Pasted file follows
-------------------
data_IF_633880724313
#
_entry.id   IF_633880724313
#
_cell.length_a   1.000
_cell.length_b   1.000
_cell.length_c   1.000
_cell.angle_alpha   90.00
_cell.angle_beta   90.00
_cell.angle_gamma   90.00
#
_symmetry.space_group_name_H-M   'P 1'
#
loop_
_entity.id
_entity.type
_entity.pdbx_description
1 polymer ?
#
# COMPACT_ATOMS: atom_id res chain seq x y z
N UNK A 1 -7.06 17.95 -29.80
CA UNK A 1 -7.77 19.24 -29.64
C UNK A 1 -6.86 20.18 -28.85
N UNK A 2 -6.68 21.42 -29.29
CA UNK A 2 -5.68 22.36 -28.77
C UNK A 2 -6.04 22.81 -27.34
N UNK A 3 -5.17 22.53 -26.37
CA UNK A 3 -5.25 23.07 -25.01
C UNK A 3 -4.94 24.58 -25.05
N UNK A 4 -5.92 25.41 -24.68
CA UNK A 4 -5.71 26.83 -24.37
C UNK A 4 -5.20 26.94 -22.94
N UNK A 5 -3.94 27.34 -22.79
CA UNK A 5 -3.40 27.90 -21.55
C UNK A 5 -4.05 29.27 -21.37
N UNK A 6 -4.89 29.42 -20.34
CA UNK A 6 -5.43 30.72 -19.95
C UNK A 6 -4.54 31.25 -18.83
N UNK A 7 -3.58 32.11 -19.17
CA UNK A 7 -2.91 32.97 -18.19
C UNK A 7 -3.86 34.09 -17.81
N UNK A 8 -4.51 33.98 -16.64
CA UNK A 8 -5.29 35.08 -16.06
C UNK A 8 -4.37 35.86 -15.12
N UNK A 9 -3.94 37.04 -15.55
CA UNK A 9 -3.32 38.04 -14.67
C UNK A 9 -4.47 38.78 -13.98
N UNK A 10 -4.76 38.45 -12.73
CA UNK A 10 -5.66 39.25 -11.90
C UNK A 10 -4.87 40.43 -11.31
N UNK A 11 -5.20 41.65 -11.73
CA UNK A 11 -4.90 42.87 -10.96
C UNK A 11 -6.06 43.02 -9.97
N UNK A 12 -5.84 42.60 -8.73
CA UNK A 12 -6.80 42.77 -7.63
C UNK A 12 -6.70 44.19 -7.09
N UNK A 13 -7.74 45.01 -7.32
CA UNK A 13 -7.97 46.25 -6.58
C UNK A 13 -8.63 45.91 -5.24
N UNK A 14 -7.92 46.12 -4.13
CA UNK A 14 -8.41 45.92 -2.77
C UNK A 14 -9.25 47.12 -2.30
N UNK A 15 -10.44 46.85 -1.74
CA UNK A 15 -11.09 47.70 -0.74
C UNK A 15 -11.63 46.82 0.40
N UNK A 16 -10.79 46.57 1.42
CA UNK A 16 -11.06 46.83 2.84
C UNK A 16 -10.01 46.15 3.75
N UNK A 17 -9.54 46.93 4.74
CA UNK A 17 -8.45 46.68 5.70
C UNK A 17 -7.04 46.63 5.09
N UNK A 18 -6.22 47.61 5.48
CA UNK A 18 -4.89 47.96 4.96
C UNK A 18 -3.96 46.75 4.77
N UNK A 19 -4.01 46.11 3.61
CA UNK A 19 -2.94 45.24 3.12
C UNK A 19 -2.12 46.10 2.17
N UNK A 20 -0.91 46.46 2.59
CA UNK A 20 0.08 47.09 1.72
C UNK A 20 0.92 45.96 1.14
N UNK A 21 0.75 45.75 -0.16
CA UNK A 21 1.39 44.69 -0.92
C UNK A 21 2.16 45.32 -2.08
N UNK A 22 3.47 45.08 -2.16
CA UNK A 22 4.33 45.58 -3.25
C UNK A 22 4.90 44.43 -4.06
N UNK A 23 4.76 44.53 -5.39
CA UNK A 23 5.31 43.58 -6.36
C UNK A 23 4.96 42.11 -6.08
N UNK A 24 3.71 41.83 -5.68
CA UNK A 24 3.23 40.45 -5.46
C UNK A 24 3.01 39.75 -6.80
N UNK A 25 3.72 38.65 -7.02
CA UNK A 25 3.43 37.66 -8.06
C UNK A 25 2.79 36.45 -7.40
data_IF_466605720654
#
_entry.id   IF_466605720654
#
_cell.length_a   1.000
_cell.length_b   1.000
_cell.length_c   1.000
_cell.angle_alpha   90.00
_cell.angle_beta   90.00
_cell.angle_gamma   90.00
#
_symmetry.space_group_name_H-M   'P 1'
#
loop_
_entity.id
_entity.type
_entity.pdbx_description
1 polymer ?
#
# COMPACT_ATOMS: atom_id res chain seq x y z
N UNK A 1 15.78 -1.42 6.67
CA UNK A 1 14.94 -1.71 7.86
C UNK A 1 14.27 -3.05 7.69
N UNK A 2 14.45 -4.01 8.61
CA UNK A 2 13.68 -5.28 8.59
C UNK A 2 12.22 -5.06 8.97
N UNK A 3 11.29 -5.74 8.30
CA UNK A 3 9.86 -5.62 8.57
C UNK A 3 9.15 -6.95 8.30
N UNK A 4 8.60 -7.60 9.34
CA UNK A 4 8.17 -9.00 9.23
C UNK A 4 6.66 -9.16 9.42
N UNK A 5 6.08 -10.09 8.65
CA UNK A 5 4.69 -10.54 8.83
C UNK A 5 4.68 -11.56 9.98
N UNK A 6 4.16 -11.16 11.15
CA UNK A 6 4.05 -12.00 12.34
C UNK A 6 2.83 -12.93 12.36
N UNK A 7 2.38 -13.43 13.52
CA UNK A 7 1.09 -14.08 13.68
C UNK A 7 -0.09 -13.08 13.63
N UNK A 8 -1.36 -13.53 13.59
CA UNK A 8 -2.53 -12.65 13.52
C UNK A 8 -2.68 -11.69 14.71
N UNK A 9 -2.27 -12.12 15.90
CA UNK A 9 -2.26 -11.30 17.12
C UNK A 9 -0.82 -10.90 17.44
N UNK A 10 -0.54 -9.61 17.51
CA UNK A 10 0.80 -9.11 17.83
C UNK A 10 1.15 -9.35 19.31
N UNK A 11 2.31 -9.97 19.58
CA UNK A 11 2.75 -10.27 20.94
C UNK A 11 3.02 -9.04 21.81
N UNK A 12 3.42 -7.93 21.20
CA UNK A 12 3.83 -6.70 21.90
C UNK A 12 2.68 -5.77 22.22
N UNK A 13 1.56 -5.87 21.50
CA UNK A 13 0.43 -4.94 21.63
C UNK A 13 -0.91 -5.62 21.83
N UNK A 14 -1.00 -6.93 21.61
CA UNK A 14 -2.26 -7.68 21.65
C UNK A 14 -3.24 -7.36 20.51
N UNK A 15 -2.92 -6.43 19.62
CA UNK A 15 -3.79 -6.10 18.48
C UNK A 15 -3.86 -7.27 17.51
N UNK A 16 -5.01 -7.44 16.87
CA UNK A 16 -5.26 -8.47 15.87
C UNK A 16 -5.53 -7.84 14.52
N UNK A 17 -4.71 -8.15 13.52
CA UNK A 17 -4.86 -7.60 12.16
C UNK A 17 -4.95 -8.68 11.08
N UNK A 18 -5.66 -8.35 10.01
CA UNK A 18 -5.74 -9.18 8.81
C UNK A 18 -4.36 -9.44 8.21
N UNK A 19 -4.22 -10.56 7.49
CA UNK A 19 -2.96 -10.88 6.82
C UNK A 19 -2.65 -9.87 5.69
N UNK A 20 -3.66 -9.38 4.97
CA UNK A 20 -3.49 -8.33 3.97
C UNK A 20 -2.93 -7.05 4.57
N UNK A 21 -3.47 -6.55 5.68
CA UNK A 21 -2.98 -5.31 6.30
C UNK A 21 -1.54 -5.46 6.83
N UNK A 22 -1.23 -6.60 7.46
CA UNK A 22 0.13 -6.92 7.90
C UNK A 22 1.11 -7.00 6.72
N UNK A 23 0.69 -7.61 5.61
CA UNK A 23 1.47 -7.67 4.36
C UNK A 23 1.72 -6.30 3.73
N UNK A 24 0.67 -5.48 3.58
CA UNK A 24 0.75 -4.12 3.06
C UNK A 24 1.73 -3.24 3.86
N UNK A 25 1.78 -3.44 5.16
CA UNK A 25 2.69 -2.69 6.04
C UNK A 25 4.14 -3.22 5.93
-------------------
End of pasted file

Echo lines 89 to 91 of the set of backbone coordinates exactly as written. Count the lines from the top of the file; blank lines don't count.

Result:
C UNK A 23 4.96 42.11 -6.08
N UNK A 24 3.71 41.83 -5.68
CA UNK A 24 3.23 40.45 -5.46